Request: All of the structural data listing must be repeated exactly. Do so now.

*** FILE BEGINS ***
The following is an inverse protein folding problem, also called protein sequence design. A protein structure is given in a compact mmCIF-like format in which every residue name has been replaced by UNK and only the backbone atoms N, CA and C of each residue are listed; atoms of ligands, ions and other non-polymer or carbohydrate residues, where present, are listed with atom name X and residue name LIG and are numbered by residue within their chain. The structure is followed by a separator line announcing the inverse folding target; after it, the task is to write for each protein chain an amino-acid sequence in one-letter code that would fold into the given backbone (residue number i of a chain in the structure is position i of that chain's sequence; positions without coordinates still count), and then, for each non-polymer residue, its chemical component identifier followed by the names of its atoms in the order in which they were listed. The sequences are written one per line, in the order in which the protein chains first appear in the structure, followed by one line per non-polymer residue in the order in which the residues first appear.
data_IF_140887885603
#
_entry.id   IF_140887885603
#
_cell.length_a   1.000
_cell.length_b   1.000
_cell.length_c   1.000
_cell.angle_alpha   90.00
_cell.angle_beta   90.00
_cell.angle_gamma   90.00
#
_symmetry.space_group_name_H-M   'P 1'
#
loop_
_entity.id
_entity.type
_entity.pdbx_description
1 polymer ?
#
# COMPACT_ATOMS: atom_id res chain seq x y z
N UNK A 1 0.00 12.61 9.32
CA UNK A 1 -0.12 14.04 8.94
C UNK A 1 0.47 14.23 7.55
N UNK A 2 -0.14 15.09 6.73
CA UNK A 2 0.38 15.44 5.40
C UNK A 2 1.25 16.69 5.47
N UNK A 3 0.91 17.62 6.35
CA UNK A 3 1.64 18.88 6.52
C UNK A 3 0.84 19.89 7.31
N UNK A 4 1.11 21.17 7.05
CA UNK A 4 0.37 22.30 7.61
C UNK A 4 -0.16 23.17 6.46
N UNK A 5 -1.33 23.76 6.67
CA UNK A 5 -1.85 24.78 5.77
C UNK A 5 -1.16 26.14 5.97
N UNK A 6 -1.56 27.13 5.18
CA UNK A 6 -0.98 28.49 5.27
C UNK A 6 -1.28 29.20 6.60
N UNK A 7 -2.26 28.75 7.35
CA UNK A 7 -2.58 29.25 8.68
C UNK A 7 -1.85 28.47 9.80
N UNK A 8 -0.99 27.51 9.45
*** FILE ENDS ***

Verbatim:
The following is an inverse protein folding problem, also called protein sequence design. A protein structure is given in a compact mmCIF-like format in which every residue name has been replaced by UNK and only the backbone atoms N, CA and C of each residue are listed; atoms of ligands, ions and other non-polymer or carbohydrate residues, where present, are listed with atom name X and residue name LIG and are numbered by residue within their chain. The structure is followed by a separator line announcing the inverse folding target; after it, the task is to write for each protein chain an amino-acid sequence in one-letter code that would fold into the given backbone (residue number i of a chain in the structure is position i of that chain's sequence; positions without coordinates still count), and then, for each non-polymer residue, its chemical component identifier followed by the names of its atoms in the order in which they were listed. The sequences are written one per line, in the order in which the protein chains first appear in the structure, followed by one line per non-polymer residue in the order in which the residues first appear.
data_IF_140887885603
#
_entry.id   IF_140887885603
#
_cell.length_a   1.000
_cell.length_b   1.000
_cell.length_c   1.000
_cell.angle_alpha   90.00
_cell.angle_beta   90.00
_cell.angle_gamma   90.00
#
_symmetry.space_group_name_H-M   'P 1'
#
loop_
_entity.id
_entity.type
_entity.pdbx_description
1 polymer ?
#
# COMPACT_ATOMS: atom_id res chain seq x y z
N UNK A 1 0.00 12.61 9.32
CA UNK A 1 -0.12 14.04 8.94
C UNK A 1 0.47 14.23 7.55
N UNK A 2 -0.14 15.09 6.73
CA UNK A 2 0.38 15.44 5.40
C UNK A 2 1.25 16.69 5.47
N UNK A 3 0.91 17.62 6.35
CA UNK A 3 1.64 18.88 6.52
C UNK A 3 0.84 19.89 7.31
N UNK A 4 1.11 21.17 7.05
CA UNK A 4 0.37 22.30 7.61
C UNK A 4 -0.16 23.17 6.46
N UNK A 5 -1.33 23.76 6.67
CA UNK A 5 -1.85 24.78 5.77
C UNK A 5 -1.16 26.14 5.97
N UNK A 6 -1.56 27.13 5.18
CA UNK A 6 -0.98 28.49 5.27
C UNK A 6 -1.28 29.20 6.60
N UNK A 7 -2.26 28.75 7.35
CA UNK A 7 -2.58 29.25 8.68
C UNK A 7 -1.85 28.47 9.80
N UNK A 8 -0.99 27.51 9.45